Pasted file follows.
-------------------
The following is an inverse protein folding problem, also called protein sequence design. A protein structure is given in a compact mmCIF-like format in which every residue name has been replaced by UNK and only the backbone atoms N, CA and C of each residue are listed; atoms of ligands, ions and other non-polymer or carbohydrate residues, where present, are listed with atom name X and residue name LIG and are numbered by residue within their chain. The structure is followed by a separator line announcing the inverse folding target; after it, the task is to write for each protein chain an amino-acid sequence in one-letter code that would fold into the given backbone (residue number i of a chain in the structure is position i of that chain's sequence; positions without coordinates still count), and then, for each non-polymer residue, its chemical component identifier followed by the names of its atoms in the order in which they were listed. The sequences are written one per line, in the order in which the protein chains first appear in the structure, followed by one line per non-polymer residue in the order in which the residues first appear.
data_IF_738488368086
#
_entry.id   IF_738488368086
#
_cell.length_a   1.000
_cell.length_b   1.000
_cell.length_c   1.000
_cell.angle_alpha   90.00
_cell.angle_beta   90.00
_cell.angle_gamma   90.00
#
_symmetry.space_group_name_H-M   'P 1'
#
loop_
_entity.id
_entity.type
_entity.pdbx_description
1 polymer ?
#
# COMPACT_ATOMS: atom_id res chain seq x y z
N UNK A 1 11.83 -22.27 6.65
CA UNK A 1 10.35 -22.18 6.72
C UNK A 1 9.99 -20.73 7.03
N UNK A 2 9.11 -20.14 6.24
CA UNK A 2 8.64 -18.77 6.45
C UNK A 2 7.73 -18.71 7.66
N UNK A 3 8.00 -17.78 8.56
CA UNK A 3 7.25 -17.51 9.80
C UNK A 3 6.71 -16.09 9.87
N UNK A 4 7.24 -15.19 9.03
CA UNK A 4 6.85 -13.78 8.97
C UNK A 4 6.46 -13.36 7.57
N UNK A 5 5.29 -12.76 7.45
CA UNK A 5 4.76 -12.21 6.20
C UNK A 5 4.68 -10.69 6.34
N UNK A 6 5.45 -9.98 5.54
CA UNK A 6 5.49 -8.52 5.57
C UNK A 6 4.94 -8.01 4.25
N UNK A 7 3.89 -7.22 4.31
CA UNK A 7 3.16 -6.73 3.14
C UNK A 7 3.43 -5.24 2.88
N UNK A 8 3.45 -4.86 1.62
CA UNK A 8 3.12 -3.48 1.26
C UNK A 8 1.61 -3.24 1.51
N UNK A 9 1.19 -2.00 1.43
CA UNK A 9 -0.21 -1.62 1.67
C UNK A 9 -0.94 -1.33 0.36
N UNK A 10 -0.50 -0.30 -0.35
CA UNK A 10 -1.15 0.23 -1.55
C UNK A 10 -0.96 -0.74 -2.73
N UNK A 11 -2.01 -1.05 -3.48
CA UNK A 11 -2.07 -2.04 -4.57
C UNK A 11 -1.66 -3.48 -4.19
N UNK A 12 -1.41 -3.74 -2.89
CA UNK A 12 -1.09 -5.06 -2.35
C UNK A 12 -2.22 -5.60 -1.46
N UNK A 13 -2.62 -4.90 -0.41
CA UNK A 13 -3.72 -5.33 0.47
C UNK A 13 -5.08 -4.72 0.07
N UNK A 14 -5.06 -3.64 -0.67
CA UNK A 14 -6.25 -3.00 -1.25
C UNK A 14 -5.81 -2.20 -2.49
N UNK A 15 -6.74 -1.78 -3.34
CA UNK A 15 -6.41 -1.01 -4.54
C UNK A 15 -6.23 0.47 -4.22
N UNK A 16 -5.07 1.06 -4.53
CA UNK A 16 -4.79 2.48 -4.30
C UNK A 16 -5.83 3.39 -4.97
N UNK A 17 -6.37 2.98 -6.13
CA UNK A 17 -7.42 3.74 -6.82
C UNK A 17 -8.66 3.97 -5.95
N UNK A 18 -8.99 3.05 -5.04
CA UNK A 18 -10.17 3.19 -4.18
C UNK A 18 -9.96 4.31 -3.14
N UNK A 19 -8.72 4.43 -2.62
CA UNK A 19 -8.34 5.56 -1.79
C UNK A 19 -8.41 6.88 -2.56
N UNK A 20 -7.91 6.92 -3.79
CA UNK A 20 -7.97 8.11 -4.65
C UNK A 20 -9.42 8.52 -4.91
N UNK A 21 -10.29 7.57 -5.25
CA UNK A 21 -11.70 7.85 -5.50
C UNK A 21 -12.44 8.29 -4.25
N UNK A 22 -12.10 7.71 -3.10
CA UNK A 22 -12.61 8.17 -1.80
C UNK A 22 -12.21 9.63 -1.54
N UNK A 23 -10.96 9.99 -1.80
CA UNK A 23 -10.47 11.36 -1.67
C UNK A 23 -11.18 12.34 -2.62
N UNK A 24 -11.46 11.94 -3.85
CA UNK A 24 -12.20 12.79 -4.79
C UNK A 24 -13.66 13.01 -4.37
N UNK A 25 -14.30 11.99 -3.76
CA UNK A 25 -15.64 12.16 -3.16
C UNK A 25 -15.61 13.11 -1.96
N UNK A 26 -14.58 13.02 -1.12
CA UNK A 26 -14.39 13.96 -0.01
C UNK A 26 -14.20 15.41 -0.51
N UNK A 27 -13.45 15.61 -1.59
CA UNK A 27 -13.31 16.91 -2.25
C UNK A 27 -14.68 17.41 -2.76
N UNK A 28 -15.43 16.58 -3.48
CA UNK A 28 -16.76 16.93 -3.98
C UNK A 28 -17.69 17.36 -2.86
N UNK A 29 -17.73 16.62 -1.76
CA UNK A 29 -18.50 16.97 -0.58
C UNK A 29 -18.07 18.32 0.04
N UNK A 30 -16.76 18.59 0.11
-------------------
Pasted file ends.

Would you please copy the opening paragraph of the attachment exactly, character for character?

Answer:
The following is an inverse protein folding problem, also called protein sequence design. A protein structure is given in a compact mmCIF-like format in which every residue name has been replaced by UNK and only the backbone atoms N, CA and C of each residue are listed; atoms of ligands, ions and other non-polymer or carbohydrate residues, where present, are listed with atom name X and residue name LIG and are numbered by residue within their chain. The structure is followed by a separator line announcing the inverse folding target; after it, the task is to write for each protein chain an amino-acid sequence in one-letter code that would fold into the given backbone (residue number i of a chain in the structure is position i of that chain's sequence; positions without coordinates still count), and then, for each non-polymer residue, its chemical component identifier followed by the names of its atoms in the order in which they were listed. The sequences are written one per line, in the order in which the protein chains first appear in the structure, followed by one line per non-polymer residue in the order in which the residues first appear.